Of course at this time there was not much in way of entertainments on Sunday Evenings, no cinemas were allowed to open, except for charity, thus the Sunday Observance Society would put on concerts at some cinemas and theatres. The choir was invited to give concerts at Villa Cross Cinema, the Lozells Cinema, Grand Cinema, Soho Rd Handsworth, Elite Handsworth,  and the Bordesley Palace Theatre, which was situated at Camp Hill.  The Lozells Cinema was destroyed by bombing in the second world war. We also gave concerts on Sunday afternoon, to prisoners at Winson Green Jail, one of which in 1923. It was an experience to sing solo or choir items, and they, the prisoners were always a very attentive audience also it was surprising what type of solo they were prepared to accept and enjoy, Alf Dawson personally  sang, the “Ave Maria”, Bach-Gonoud, Ave Maria, also “The Sanctuary of The Heart”, Ketelby, which confirms that opinion, and of course prisoners were at that time wearing uniforms, three different colours to denote class of prisoner. Also in 1923 we sung at Sparkbrook and Farm Rd EMS. In March of this year in the monthly magazine 'One & All' it was stated that, "The beautiful shield which Mr & Mrs Barrow Cadbury presented to the Union is at present held by Nelson Street. I hope that in the not too distant future Moseley Road will want to know why." Mr & Mrs B. Cadbury were leaders at the Moseley Rd. Friends Institute.

    Appearing on April 14th at the MASU Music Festival for two classes we gained a 4th out of 17th, and a 7th.  On June 23rd there was a choir ramble. Good ideas never die, and in 2005 this idea was revived. There was also a school ramble at Marston Green on July 1924.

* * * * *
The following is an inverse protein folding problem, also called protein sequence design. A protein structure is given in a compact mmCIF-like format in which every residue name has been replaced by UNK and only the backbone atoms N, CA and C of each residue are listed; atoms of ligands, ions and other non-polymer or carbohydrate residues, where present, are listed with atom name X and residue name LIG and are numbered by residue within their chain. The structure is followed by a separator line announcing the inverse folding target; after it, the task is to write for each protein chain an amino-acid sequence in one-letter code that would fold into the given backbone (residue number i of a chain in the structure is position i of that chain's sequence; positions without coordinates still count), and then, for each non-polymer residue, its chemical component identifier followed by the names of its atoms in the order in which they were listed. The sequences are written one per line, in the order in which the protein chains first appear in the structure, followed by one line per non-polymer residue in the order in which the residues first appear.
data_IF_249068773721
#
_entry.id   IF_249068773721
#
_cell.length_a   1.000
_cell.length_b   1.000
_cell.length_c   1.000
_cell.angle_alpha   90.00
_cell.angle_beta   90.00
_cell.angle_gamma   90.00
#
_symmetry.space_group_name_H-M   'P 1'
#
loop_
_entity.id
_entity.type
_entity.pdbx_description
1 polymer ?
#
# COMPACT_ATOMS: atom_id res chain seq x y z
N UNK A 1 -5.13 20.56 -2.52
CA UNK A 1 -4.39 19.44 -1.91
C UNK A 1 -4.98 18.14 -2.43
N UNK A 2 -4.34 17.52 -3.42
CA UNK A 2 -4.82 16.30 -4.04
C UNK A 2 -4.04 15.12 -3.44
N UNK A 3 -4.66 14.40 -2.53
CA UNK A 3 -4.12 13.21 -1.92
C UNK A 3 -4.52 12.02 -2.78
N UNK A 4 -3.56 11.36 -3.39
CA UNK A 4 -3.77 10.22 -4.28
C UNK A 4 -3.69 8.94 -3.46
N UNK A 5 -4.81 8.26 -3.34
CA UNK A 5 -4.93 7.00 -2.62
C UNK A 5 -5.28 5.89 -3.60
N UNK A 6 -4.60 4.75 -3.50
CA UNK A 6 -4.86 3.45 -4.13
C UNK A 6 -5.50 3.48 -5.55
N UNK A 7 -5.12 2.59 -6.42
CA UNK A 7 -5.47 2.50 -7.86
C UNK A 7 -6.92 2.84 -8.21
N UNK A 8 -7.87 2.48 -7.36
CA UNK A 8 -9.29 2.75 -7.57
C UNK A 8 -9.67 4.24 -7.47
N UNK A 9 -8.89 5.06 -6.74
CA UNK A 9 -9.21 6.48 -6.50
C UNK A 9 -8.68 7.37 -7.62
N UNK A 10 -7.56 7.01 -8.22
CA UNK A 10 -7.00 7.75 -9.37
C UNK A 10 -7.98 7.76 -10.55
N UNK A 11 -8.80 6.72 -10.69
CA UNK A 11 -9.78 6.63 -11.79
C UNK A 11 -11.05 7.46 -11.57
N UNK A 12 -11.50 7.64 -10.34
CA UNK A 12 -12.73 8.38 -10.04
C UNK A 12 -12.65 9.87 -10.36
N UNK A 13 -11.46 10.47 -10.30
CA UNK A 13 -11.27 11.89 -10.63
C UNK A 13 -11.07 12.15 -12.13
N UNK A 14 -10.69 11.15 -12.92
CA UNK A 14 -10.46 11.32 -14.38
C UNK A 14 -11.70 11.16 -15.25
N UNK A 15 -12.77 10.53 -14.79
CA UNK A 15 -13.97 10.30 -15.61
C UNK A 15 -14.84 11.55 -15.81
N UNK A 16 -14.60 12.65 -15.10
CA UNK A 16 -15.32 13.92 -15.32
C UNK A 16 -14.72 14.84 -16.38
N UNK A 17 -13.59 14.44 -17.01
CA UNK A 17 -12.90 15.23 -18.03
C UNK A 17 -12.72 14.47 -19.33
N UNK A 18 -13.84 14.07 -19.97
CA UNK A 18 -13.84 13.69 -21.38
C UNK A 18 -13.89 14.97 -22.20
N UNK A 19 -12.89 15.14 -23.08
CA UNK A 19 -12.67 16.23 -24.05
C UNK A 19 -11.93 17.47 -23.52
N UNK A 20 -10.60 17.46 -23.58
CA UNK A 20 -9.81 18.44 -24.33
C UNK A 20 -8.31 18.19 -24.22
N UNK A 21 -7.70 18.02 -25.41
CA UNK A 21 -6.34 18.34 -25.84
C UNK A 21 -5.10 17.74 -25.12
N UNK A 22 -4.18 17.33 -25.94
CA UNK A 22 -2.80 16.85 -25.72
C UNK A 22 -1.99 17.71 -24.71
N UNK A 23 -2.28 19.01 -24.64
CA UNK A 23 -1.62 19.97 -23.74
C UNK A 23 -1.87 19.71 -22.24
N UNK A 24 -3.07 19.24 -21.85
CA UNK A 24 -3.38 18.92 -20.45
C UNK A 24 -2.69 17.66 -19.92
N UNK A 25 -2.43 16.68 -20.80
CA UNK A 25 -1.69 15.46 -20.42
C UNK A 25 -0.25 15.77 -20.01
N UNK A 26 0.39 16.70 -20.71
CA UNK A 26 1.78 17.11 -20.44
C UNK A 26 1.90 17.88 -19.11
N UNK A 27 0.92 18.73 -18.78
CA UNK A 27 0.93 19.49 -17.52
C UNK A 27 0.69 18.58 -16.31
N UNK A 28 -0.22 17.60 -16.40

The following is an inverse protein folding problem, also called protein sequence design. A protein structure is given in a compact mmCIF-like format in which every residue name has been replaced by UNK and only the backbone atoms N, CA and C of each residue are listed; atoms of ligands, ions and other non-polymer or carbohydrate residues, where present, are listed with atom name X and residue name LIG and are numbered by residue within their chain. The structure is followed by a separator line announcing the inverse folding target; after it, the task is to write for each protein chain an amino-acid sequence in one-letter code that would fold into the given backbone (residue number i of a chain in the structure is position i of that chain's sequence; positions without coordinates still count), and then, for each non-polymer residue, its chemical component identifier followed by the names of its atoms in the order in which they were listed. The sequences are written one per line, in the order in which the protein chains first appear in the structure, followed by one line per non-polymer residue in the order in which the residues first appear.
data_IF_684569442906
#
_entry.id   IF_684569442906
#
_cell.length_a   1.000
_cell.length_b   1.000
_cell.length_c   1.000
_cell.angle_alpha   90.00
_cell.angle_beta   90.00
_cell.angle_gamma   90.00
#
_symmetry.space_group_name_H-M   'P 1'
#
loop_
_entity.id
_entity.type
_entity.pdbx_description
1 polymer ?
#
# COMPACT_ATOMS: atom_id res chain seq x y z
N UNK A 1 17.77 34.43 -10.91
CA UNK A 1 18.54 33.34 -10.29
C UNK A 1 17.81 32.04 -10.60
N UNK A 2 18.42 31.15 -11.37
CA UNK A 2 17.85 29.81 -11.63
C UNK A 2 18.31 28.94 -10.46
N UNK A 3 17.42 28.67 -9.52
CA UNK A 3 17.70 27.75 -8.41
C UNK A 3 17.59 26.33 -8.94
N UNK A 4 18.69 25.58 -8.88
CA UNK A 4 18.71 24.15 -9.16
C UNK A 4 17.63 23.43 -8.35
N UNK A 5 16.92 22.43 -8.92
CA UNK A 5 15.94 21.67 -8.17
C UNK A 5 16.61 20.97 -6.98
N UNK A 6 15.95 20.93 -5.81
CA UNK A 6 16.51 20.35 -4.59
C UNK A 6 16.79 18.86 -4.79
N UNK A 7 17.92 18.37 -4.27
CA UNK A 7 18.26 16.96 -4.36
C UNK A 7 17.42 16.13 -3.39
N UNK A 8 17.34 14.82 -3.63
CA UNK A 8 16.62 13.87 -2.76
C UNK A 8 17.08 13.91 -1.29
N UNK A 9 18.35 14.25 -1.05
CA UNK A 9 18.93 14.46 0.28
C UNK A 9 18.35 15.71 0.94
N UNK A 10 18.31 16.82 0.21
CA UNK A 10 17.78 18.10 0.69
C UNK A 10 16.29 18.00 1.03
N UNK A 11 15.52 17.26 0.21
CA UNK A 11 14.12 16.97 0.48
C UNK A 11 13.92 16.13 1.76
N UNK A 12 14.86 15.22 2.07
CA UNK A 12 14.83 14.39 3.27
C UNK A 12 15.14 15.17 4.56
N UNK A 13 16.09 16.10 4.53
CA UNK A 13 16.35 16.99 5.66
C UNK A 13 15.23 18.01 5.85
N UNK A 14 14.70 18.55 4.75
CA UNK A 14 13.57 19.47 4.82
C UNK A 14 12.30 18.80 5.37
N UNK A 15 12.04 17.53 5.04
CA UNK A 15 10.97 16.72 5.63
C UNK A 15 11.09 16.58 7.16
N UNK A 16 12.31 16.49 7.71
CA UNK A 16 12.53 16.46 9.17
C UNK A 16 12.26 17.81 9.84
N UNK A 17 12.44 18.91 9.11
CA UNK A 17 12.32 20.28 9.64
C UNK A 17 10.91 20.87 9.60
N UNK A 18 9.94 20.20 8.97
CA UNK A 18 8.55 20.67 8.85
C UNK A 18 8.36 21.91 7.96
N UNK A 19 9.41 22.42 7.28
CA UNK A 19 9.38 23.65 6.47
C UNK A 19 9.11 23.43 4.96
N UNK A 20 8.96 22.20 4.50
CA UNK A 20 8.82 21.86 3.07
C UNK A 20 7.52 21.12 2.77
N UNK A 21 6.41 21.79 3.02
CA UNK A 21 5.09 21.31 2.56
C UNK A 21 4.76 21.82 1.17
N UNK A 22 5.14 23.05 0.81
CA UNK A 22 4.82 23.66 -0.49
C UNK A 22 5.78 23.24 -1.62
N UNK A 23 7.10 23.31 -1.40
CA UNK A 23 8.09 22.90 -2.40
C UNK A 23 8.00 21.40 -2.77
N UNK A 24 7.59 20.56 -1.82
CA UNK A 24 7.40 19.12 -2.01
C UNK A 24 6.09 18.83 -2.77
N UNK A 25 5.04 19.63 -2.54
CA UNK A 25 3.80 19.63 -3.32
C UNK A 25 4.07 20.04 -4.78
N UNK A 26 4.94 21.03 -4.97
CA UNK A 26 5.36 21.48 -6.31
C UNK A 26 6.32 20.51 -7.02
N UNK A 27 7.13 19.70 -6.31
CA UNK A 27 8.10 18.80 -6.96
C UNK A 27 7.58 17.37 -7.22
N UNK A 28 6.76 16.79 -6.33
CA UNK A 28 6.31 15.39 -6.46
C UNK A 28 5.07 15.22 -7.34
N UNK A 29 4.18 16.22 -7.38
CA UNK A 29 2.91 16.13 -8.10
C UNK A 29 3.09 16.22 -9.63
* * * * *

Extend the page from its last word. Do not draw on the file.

In 1925 we sang at Soho Hill Mens. Also in the area there were a number of PSA groups. (Pleasant Sunday Afternoons). PSA meetings always had the same format, with an address on an ecumenical topic,

such as ‘Life’ or ‘Hope’,and musical solos with piano accompaniment.

The movement spread throughout the world. PSA Banbury. and Scotland, Click on the links for more details.

    In 1926 April 17th  at the MASU festival the choir gained 2nd place with 172pts. The Quartets won first prize with 190 pts. We also sung at Northfield.

June 19th 1926 the choir sang at the Leamington Music Festival and gained 4th place. On Sept 29th 1927 we sung at a Police Choir concert at Birmingham Town Hall an association with which as the West Midlands Police MVC continues to this day. Also in 1927, on Oct 8th the choir decided to spread it’s wings, and entered Leicester Musical Festival on Oct 8th, along with some 26 Choirs, such as Chesterfield, Barnsley, Doncaster, Moira, South Melbourne all first class choirs of 50 to 60 voices, and we sang just over 40 strong, the Test Piece, “Peace and War” all 12 to 14 pages, and we finished a very respectable 10th. At the end of the competition, the Adjudicator had the choirs assemble on stage at De-Montford Hall, approximately 800 to 900 singers,